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MAT594SP: Aesthetics and Politics of Artificial Intelligence

Wednesdays and Fridays, 2-4, Elings 2003



The class starts from a basic hypothesis, put forward by Philip Agre in the late 1990s: "AI is philosophy underneath". Given the rapid development of the field since 2012, does this hypothesis hold? When we talk about artificial intelligence today, we talk about highly specialized machine learning models. Unlike in the 1990s, the primary function of these models is not the mechanization of reason but the mechanization of perception, most prominently the mechanization of vision. As a consequence, the tasks that many machine learning models operate on are aesthetic tasks, ranging from the classification of images in regard to their content and form to the generation of completely new images.

At the same time, the technical opacity of many machine learning models makes it inherently difficult to properly evaluate their results. This is complicated even further whenever a model is deployed as a product and opacity becomes a desirable property. In fact, the interpretability of machine learning models — their ability to generate and/or facilitate explanations of their results — has not only become an independent field of research within computer science but has also grown into an increasingly important legal challenge. Hence, the once speculative phenomenological question "how does the machine perceive the world" suddenly becomes a real-world problem.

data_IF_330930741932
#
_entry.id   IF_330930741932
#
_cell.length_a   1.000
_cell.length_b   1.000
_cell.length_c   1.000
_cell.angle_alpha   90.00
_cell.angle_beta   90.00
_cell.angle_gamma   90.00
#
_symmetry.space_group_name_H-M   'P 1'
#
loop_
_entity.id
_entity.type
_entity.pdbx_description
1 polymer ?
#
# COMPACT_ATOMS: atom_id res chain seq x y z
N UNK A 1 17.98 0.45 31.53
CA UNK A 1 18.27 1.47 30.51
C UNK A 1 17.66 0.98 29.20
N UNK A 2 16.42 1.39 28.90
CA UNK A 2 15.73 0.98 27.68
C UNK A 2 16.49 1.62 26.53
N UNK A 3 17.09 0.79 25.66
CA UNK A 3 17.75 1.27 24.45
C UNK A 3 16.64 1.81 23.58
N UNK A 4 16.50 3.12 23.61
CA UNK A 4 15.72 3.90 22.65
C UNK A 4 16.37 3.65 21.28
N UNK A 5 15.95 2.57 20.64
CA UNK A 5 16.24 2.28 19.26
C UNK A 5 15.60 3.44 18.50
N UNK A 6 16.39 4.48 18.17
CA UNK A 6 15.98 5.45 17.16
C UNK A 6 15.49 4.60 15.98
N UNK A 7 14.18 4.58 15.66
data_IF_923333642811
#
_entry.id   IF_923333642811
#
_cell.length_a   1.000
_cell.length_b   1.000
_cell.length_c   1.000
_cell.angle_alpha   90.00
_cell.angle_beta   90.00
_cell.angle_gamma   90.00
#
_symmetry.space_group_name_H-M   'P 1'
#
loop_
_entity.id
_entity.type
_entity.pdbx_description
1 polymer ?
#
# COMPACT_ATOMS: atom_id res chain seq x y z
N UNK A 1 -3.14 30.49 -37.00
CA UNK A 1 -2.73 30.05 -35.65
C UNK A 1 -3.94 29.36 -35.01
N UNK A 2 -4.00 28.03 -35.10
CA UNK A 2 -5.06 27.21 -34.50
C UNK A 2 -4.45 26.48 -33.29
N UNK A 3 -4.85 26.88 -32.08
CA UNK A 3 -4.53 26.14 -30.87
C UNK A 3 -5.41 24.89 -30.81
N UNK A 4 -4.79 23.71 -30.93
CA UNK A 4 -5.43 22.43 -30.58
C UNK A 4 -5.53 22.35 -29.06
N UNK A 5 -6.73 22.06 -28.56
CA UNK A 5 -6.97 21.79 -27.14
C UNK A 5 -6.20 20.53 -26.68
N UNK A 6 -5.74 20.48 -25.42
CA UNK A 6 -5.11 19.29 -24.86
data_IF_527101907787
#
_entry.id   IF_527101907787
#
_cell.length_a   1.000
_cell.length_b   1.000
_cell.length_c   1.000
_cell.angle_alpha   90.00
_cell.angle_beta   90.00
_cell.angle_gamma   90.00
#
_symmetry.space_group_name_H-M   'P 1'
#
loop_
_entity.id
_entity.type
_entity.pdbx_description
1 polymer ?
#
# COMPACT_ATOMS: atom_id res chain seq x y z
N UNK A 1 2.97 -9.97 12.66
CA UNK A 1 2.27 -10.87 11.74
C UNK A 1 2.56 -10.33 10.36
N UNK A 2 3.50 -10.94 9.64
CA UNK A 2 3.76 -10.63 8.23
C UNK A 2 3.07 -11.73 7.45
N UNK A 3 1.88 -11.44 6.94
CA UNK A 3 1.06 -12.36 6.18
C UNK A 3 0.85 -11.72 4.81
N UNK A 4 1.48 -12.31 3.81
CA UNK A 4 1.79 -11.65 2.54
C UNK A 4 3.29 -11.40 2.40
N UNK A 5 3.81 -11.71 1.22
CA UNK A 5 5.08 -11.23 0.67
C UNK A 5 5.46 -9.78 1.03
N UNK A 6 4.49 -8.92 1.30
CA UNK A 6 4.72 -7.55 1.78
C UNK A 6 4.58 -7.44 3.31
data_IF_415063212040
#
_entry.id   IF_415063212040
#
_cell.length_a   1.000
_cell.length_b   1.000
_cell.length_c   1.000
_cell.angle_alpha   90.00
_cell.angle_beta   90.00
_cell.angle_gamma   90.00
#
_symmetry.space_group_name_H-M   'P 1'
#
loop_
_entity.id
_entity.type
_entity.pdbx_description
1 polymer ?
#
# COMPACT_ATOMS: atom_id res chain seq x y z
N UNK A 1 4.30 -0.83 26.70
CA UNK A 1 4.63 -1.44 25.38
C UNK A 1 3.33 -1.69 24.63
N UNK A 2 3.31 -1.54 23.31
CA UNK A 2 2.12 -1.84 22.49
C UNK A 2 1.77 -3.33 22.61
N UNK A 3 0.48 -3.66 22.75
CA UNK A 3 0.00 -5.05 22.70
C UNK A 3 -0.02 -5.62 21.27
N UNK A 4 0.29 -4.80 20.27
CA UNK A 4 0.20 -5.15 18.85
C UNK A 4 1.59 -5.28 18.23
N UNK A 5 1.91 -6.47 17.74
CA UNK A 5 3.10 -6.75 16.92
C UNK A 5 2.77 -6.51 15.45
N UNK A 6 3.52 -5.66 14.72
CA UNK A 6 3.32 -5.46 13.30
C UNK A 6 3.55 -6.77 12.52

Contemporary machine learning models thus raise a set of issues that are completely independent of the ones raised by the possibility of a future general artificial intelligence. Most prominently, they are real-life socio-technical systems that have politics. Adapting Agre's hypothesis: AI is aesthetics and politics underneath.

Participants in the class meet twice weekly to investigate this peculiar nexus of aesthetics and politics in contemporary machine learning through equal parts of critical reading and technical reviews (of technical papers and code examples).


📖 = article/book/blog post; 🎓 = talk; 💻 = source code close reading; 📼 = video in class

Class GitHub repository:

4/4: Introduction

4/6: Artificial Intelligence as a Philosophical Project

4/11: History of Deep Learning

4/13: Limits of Deep Learning

4/18: Deep Dreaming I

4/20: Deep Dreaming II

4/25: Feature Visualization I

4/27: Feature Visualization II

  • 🎓 3pm: Mhaskar, Hrushikesh, A New Look at Machine Learning as Function Approximation (Webb Hall 1100)

5/2: Feature Visualization III

5/4: Interpretability I

5/9: GANs

5/16: Word Embeddings

5/18: Reinforcement Learning

  • 🎓 2pm: Luo, Rodger and Green, Sam, Visualization for Deep Reinforcement Learning (Elings 2003)

5/23: RNNs

5/25: FAT

5/30: Interpretability II

Further Resources

For a list of further resources, see:

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